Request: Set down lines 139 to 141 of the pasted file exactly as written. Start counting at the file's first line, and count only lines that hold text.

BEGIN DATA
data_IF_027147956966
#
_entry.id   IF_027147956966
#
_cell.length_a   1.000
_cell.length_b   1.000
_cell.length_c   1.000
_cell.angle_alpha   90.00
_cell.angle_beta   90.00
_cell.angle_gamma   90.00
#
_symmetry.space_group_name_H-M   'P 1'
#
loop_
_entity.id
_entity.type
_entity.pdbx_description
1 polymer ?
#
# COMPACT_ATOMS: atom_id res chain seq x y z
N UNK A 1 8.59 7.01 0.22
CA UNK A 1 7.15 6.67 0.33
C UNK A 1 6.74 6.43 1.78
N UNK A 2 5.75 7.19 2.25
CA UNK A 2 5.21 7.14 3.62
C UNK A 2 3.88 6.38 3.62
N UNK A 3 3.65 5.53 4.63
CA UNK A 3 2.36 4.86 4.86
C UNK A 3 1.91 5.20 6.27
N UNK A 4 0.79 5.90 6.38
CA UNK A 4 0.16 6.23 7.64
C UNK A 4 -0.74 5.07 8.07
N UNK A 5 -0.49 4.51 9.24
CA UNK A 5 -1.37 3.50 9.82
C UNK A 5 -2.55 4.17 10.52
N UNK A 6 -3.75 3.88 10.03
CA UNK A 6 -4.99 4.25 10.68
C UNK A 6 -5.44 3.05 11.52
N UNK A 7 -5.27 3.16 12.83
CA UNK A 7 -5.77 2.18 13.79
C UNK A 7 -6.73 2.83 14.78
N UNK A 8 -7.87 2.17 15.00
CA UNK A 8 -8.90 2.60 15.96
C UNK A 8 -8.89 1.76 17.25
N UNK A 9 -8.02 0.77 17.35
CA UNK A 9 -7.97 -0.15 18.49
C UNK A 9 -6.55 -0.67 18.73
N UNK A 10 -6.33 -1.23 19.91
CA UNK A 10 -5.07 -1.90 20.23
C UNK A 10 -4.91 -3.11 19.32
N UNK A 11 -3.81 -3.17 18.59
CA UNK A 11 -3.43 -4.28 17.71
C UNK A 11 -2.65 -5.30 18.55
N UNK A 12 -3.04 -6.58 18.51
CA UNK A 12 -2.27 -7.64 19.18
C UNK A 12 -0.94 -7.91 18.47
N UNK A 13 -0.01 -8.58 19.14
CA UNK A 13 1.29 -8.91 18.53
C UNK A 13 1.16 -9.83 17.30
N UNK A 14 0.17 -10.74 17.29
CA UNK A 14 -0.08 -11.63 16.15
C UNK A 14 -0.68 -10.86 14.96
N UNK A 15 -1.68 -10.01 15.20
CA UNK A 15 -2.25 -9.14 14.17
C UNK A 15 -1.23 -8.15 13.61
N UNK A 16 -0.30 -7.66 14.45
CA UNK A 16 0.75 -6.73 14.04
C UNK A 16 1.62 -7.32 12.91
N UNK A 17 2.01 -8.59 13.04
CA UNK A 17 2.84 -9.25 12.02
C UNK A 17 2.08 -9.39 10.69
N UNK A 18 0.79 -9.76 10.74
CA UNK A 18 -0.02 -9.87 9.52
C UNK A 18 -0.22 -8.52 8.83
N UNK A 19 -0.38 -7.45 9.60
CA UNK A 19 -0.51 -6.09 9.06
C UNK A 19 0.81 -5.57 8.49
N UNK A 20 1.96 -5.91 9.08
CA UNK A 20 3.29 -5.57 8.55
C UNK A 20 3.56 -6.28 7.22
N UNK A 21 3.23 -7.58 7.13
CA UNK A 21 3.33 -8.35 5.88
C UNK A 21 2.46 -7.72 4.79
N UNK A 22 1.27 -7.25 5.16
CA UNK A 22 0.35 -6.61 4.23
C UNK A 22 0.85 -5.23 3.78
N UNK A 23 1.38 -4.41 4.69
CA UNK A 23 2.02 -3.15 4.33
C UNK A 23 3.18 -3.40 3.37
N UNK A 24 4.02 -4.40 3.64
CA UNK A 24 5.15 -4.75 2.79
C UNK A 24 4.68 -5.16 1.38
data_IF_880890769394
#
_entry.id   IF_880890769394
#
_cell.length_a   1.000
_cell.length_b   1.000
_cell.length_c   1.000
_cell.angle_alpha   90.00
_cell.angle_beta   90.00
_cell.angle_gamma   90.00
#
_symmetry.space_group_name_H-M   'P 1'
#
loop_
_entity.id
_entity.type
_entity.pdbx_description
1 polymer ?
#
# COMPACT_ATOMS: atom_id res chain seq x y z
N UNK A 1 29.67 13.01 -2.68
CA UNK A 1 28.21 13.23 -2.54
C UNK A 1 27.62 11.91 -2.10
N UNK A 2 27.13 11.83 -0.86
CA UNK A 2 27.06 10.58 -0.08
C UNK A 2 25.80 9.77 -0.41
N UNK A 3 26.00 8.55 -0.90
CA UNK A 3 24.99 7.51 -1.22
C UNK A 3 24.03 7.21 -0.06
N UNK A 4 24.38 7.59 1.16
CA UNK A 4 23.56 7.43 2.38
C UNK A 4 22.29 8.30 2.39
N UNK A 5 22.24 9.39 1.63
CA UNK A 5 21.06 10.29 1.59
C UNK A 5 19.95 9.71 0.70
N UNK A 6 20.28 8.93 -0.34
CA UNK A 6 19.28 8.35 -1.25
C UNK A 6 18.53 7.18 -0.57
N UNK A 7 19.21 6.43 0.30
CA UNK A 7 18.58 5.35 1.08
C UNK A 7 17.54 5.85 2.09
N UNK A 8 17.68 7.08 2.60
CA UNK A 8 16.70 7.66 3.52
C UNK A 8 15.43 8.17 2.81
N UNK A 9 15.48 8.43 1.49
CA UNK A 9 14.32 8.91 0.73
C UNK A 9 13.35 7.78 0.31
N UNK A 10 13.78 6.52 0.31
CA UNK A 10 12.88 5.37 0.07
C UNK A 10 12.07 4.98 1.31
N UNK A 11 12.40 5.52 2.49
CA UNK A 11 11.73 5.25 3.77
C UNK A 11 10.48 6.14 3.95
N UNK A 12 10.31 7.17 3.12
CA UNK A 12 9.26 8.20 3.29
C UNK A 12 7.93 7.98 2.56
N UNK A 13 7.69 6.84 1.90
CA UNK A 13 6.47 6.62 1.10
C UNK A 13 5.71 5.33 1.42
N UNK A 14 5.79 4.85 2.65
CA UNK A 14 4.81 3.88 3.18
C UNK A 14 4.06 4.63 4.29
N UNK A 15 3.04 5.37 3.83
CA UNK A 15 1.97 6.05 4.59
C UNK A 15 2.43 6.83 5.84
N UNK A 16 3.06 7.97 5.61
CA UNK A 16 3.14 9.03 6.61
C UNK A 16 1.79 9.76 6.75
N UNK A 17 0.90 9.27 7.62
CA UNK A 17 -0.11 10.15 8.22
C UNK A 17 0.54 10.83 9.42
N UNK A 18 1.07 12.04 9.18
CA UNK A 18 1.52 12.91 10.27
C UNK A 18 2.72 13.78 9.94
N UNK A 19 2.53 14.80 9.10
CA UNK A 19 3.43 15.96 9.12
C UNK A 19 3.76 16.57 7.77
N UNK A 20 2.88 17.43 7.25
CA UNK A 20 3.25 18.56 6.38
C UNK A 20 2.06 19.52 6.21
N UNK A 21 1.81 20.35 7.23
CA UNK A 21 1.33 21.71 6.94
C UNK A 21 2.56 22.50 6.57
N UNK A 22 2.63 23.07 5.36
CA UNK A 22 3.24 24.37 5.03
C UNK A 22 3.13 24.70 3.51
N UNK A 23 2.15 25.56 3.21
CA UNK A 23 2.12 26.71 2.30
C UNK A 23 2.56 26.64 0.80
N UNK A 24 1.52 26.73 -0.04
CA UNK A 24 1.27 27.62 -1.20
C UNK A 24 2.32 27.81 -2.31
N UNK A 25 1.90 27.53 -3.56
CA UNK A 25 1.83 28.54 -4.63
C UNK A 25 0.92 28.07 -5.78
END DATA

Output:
C UNK A 9 13.35 7.78 0.31
N UNK A 10 13.78 6.52 0.31
CA UNK A 10 12.88 5.37 0.07